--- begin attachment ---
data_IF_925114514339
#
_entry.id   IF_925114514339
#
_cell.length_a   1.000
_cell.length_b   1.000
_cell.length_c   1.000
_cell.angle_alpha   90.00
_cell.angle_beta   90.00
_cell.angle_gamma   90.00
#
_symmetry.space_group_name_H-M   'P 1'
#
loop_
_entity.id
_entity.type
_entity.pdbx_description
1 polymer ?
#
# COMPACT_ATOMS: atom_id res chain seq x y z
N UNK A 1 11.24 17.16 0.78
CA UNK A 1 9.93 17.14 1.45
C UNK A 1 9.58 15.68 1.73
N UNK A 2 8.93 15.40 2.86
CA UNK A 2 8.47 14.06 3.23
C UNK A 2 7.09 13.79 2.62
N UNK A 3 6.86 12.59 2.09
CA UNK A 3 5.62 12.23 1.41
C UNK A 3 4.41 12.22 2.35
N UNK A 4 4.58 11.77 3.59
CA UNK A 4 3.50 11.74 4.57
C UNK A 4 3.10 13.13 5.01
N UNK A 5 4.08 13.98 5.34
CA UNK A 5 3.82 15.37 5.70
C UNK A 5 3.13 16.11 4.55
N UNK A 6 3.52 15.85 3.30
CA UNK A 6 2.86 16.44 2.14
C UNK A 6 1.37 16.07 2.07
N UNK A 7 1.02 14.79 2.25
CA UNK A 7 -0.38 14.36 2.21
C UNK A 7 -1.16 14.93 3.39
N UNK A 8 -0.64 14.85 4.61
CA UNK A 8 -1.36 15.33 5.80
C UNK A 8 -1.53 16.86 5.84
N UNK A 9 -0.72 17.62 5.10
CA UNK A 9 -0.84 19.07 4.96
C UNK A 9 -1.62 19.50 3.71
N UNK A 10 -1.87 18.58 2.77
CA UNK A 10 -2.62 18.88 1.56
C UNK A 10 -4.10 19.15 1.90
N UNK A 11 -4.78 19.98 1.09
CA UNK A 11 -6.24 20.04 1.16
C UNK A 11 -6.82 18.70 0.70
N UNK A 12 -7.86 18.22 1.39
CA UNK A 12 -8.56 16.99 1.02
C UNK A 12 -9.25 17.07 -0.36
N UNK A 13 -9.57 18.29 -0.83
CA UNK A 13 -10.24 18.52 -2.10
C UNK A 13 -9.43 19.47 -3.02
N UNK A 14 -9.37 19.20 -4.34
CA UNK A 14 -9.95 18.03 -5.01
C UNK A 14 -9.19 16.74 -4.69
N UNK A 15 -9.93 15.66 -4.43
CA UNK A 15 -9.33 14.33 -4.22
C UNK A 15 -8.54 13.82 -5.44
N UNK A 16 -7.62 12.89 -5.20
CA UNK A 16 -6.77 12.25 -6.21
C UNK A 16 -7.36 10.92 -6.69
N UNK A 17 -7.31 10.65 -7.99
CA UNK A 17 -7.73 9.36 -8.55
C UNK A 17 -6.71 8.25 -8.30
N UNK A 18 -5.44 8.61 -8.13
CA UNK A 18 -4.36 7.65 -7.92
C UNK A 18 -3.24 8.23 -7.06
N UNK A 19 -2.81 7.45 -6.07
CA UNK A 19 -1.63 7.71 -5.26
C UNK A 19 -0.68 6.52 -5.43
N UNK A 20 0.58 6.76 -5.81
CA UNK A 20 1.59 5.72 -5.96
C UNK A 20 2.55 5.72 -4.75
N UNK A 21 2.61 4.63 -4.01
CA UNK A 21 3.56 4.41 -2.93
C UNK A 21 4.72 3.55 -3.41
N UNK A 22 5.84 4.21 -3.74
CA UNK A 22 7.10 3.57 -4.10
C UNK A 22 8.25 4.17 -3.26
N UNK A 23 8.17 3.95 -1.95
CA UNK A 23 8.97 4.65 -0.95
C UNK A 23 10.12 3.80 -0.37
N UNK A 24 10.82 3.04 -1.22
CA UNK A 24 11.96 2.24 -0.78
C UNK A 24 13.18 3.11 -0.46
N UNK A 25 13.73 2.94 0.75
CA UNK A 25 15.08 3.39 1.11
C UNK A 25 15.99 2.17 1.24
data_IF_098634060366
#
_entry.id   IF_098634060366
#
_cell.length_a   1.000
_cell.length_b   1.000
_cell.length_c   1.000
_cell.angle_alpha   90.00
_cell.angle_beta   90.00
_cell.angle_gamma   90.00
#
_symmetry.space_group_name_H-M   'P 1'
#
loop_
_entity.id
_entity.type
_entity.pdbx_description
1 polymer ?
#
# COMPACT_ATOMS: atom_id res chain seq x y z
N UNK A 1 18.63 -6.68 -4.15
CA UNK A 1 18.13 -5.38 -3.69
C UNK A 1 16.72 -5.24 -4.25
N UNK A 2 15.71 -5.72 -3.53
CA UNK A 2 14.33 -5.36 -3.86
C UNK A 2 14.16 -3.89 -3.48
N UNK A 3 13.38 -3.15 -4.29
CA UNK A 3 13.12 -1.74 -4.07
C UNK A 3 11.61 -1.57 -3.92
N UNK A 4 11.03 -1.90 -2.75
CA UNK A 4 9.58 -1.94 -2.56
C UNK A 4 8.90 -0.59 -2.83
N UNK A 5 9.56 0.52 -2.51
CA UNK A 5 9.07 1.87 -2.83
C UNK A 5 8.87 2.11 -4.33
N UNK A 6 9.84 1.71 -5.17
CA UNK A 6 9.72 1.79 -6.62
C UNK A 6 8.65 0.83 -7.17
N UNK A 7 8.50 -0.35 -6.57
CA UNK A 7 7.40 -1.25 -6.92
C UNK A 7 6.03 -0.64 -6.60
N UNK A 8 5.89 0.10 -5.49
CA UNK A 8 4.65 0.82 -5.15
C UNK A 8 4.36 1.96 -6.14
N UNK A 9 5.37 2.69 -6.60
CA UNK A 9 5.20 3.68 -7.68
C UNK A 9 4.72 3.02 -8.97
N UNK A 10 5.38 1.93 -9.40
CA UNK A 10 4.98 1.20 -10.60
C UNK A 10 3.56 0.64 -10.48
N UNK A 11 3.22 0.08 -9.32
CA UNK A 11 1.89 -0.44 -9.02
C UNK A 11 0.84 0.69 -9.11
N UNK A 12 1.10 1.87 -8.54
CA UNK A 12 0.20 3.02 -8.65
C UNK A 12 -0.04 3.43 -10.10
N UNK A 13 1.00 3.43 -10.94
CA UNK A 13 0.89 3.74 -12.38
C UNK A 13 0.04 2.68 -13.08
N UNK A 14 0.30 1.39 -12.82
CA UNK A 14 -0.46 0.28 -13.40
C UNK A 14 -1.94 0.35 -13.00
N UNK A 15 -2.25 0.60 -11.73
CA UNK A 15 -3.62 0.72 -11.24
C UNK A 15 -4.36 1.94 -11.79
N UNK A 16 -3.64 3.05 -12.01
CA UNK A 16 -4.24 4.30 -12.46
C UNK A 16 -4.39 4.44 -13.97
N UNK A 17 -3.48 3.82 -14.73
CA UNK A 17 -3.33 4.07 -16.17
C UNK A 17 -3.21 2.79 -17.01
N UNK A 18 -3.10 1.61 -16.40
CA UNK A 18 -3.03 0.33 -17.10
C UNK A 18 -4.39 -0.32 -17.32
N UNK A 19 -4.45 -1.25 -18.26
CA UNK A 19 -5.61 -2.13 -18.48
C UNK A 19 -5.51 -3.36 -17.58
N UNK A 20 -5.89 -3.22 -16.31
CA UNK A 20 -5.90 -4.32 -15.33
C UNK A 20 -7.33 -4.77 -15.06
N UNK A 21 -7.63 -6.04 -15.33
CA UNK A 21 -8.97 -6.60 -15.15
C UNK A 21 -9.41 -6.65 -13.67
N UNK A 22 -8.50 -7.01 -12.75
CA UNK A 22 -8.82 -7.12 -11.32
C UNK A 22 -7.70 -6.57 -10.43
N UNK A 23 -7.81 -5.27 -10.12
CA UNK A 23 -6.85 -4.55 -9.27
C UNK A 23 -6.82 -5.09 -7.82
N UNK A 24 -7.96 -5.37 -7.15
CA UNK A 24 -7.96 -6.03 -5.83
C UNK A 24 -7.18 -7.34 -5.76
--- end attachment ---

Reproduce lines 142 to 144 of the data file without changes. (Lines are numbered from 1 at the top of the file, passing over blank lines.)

C UNK A 9 4.72 3.02 -8.97
N UNK A 10 5.38 1.93 -9.40
CA UNK A 10 4.98 1.20 -10.60